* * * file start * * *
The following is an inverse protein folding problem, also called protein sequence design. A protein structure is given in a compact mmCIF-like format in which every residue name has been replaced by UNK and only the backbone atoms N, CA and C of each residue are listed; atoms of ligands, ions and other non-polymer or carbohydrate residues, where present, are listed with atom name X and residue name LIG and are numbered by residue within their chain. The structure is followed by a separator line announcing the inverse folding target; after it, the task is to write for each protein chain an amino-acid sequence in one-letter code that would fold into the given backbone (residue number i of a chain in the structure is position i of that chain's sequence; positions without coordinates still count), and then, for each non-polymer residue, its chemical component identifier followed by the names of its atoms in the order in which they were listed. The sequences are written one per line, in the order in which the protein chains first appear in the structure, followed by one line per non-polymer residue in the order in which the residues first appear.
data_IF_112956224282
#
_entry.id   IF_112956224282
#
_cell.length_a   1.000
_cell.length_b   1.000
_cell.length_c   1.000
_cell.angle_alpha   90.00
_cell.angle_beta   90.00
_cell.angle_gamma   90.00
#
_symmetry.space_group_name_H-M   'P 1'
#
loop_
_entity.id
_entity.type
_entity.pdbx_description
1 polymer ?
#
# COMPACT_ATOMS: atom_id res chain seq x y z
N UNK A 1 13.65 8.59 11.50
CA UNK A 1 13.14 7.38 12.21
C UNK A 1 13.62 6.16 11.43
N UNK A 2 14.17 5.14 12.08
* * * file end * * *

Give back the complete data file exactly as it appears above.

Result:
The following is an inverse protein folding problem, also called protein sequence design. A protein structure is given in a compact mmCIF-like format in which every residue name has been replaced by UNK and only the backbone atoms N, CA and C of each residue are listed; atoms of ligands, ions and other non-polymer or carbohydrate residues, where present, are listed with atom name X and residue name LIG and are numbered by residue within their chain. The structure is followed by a separator line announcing the inverse folding target; after it, the task is to write for each protein chain an amino-acid sequence in one-letter code that would fold into the given backbone (residue number i of a chain in the structure is position i of that chain's sequence; positions without coordinates still count), and then, for each non-polymer residue, its chemical component identifier followed by the names of its atoms in the order in which they were listed. The sequences are written one per line, in the order in which the protein chains first appear in the structure, followed by one line per non-polymer residue in the order in which the residues first appear.
data_IF_112956224282
#
_entry.id   IF_112956224282
#
_cell.length_a   1.000
_cell.length_b   1.000
_cell.length_c   1.000
_cell.angle_alpha   90.00
_cell.angle_beta   90.00
_cell.angle_gamma   90.00
#
_symmetry.space_group_name_H-M   'P 1'
#
loop_
_entity.id
_entity.type
_entity.pdbx_description
1 polymer ?
#
# COMPACT_ATOMS: atom_id res chain seq x y z
N UNK A 1 13.65 8.59 11.50
CA UNK A 1 13.14 7.38 12.21
C UNK A 1 13.62 6.16 11.43
N UNK A 2 14.17 5.14 12.08